"38 Overs? How embarrassing," spits Joseph Kirk from France. "Can you imagine the football World Cup being cut to 70 minutes? A baseball World Series game being reduced to six innings? A rugby World Cup game played in one half?"
Well, no, but this is a fitting ending to the worst World Cup ever. Just when it looked like being an interesting game between the world's two best (if not two top-ranked) sides. (As I type, Australia are 63/0 in the 12th over and are treating it as a Twenty20 match, which it may well get reduced to if there are further rains.)
I mean, they do have a reserve day! Why can't they play 50 overs a side (it used to be 60 a side, back in the 1970s) when there's a whole day to go?
Speaking of the football World Cup, it had 32 teams and took a month. The cricket one had 16 teams and has taken nearly two months. That's the comparison Malcolm Speed should make, not the one with the last cricket world cup (and even then, he should note that this World Cup, with three fewer matches, is nevertheless a week longer).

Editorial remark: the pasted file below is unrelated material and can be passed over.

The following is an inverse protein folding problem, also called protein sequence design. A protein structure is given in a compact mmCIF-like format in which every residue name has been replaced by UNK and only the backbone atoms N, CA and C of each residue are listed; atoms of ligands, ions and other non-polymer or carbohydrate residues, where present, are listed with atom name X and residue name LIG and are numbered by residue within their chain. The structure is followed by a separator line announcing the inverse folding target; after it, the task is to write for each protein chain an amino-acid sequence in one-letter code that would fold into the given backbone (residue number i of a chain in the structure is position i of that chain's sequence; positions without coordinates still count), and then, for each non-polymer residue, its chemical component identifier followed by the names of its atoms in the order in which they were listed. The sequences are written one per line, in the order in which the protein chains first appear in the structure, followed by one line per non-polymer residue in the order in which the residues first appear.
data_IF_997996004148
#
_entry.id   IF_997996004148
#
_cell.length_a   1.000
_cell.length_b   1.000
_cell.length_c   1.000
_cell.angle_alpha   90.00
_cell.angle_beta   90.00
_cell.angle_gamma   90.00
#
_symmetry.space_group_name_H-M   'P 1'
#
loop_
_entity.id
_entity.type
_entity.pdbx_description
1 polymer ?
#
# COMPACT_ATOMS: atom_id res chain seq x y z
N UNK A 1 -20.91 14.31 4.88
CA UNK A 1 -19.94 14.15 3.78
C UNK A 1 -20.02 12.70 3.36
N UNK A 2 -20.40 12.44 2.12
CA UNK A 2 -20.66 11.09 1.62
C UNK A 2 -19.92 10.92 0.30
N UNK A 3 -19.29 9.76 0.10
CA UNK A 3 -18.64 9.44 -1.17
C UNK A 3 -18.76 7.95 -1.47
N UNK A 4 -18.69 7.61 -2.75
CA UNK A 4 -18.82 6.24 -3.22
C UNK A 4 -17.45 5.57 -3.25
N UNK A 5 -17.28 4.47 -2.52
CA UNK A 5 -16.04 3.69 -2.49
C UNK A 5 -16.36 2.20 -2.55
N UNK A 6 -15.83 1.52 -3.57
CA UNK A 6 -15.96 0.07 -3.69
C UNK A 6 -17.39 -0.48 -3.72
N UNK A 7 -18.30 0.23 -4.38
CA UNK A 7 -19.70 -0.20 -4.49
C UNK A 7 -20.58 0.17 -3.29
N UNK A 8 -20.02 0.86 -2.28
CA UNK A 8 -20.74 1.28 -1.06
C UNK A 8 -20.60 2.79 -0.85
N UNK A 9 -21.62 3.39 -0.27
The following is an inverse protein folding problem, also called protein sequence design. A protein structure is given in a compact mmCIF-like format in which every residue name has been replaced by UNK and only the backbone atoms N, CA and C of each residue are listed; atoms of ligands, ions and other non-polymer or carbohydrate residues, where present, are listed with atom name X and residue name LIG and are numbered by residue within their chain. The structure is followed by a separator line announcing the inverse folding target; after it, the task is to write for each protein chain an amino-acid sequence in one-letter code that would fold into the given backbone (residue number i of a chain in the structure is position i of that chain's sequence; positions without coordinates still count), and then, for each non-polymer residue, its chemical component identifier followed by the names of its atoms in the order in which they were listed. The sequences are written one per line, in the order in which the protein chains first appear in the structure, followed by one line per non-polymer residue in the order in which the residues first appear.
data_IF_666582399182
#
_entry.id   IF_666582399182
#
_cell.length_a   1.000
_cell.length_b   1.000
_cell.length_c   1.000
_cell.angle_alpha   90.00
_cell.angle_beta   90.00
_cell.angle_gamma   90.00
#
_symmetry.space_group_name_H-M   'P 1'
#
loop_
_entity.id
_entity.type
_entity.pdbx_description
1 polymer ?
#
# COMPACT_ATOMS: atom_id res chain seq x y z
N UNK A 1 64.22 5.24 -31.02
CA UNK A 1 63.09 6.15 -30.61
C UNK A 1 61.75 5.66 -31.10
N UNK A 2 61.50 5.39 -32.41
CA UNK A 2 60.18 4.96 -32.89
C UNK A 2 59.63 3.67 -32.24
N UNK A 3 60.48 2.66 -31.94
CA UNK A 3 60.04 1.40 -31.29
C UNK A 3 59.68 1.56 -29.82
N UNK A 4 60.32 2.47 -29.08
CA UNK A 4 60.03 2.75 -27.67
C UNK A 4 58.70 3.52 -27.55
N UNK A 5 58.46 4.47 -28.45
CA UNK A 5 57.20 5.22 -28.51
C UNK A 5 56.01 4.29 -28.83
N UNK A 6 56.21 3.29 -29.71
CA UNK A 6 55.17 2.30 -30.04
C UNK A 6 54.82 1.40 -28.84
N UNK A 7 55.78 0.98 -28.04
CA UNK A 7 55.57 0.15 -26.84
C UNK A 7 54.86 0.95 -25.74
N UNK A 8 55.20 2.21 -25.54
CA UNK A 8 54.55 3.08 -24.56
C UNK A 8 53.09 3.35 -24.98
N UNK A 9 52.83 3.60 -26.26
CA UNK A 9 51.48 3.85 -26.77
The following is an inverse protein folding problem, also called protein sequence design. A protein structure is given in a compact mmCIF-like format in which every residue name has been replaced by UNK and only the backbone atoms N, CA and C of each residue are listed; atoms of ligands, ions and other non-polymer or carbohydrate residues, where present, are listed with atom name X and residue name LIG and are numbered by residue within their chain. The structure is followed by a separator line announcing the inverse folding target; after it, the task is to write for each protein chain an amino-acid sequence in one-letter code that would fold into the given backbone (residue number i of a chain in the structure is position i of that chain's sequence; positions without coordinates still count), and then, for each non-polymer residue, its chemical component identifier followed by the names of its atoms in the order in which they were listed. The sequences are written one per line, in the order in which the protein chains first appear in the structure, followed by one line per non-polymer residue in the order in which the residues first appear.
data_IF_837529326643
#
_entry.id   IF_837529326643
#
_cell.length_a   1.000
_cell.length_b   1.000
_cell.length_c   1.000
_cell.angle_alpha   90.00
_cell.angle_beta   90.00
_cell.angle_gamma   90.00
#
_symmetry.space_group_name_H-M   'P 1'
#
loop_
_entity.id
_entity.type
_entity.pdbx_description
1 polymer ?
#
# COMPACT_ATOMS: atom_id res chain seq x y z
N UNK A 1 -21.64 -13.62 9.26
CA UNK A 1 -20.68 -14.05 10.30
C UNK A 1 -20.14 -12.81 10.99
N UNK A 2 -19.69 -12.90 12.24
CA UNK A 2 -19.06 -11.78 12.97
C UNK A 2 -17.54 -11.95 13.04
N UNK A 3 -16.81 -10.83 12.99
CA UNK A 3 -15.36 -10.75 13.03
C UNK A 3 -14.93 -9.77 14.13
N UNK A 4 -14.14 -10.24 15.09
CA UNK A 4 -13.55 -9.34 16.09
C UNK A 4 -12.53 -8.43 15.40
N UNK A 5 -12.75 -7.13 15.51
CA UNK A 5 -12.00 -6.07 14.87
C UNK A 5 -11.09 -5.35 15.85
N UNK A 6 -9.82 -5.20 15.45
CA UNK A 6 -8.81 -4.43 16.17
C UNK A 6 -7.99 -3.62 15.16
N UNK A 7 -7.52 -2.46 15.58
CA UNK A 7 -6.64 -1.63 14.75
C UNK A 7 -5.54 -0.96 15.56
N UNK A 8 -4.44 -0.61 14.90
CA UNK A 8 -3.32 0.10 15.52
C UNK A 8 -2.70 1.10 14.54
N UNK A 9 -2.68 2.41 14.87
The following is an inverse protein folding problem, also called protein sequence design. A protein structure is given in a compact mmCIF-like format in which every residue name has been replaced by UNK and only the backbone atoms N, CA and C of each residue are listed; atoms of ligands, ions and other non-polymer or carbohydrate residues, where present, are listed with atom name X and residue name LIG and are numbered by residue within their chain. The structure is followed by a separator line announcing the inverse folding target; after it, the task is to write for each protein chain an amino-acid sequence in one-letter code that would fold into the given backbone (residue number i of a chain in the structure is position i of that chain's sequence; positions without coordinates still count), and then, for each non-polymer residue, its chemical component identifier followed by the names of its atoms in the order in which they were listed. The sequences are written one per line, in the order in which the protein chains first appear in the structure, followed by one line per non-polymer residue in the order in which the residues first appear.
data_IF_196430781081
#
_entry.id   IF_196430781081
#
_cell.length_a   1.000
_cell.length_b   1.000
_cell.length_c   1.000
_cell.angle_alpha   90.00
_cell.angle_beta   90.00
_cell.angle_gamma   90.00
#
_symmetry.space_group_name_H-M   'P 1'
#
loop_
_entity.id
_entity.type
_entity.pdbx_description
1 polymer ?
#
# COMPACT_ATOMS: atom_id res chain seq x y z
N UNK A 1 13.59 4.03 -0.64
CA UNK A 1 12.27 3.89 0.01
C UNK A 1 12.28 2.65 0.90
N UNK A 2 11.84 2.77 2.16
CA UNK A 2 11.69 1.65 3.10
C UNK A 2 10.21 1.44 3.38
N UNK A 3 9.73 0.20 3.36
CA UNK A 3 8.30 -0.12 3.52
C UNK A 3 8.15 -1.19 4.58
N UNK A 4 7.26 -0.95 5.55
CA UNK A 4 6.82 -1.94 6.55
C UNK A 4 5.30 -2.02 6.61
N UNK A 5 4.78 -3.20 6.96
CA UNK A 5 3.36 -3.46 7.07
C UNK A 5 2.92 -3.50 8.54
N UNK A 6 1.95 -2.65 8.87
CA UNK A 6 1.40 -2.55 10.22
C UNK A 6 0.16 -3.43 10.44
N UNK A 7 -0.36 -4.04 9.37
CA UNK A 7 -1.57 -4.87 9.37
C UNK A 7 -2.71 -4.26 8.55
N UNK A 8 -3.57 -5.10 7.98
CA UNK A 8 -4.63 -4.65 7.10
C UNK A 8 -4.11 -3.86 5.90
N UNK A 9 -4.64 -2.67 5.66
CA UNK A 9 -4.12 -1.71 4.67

Speed, with his usual astuteness, would point out that getting it done in a month would mean some group games would have to be played in parallel. (The football cup had up to 3 games a day, but since it's a shorter game, they didn't need to be played simultaneously.) So what? So, he would say, the TV companies would object. But would it really reduce TV viewership? More likely it would improve viewership, by sustaining interest better.
Update - I went to bed before the end, so missed the farce that it ended in. No, I can't imagine the football World Cup -- or any other international sporting event -- ending in darkness and officials running back and forth contradicting one another on what to do, and the players finally playing out a tame few minutes to "get it over with".
Couldn't the ICC have donated a tiny fraction of its vast revenues from this World Cup to install floodlights at Barbados, if not the other venues?